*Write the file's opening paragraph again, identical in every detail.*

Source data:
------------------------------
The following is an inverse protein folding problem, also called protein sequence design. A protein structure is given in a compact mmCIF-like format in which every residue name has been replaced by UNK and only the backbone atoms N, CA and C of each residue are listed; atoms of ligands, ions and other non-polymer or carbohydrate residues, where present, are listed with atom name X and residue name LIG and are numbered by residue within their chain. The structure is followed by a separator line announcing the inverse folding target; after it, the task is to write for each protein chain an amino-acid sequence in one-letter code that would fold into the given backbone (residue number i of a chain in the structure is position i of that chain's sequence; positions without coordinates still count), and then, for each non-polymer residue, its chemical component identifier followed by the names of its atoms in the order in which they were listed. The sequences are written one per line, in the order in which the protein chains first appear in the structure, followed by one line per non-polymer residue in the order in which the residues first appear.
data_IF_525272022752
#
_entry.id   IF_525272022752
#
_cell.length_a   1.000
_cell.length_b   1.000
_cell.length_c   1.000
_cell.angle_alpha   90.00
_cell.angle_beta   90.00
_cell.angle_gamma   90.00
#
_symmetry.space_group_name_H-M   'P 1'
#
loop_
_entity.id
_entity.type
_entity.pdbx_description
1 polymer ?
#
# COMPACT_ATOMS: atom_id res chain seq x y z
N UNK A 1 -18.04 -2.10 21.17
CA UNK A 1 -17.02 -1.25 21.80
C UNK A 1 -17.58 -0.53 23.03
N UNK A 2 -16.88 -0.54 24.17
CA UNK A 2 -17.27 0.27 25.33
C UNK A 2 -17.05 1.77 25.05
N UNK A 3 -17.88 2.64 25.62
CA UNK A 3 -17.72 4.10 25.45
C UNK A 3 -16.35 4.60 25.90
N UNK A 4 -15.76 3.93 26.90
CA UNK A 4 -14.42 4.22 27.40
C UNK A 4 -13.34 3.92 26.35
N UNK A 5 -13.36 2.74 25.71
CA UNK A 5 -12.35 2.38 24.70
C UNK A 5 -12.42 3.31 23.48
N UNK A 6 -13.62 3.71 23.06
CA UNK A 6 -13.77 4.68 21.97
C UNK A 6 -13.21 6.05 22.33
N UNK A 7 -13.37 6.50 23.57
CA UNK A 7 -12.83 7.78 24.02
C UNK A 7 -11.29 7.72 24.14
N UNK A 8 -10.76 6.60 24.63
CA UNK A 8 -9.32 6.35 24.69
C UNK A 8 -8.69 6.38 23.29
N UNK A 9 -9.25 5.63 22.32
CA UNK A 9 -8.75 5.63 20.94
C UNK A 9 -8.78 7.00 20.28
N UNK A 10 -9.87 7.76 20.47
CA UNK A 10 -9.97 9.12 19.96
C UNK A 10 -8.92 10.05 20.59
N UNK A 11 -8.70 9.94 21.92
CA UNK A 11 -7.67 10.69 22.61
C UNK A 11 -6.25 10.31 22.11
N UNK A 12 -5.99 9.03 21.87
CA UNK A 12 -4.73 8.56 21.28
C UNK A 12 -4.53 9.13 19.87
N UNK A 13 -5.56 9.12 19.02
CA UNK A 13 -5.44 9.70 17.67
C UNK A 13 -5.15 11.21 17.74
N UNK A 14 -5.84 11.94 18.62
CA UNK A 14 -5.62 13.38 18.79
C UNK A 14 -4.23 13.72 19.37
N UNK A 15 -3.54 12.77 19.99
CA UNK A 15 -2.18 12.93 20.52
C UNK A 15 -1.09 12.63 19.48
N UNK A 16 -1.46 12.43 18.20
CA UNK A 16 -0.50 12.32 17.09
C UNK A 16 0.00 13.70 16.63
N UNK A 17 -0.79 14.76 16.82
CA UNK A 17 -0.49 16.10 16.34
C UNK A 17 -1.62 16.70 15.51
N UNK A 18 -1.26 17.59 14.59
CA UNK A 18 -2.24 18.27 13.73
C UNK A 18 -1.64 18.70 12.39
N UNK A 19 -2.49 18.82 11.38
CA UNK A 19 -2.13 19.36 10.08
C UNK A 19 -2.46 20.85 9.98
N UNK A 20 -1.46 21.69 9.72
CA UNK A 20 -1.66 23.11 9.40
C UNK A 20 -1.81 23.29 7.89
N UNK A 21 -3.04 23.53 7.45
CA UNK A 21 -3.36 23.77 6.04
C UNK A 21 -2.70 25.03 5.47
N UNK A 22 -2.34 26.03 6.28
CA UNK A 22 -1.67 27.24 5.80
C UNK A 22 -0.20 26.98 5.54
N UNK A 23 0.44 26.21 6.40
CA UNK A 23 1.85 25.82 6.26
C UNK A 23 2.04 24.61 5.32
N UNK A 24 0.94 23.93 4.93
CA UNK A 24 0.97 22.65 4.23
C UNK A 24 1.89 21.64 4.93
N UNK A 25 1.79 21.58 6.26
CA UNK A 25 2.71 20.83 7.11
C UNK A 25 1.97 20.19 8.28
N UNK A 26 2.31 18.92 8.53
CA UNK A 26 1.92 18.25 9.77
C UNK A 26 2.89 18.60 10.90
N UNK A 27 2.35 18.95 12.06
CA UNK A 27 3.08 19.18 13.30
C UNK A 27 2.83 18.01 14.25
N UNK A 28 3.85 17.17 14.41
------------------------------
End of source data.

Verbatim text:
The following is an inverse protein folding problem, also called protein sequence design. A protein structure is given in a compact mmCIF-like format in which every residue name has been replaced by UNK and only the backbone atoms N, CA and C of each residue are listed; atoms of ligands, ions and other non-polymer or carbohydrate residues, where present, are listed with atom name X and residue name LIG and are numbered by residue within their chain. The structure is followed by a separator line announcing the inverse folding target; after it, the task is to write for each protein chain an amino-acid sequence in one-letter code that would fold into the given backbone (residue number i of a chain in the structure is position i of that chain's sequence; positions without coordinates still count), and then, for each non-polymer residue, its chemical component identifier followed by the names of its atoms in the order in which they were listed. The sequences are written one per line, in the order in which the protein chains first appear in the structure, followed by one line per non-polymer residue in the order in which the residues first appear.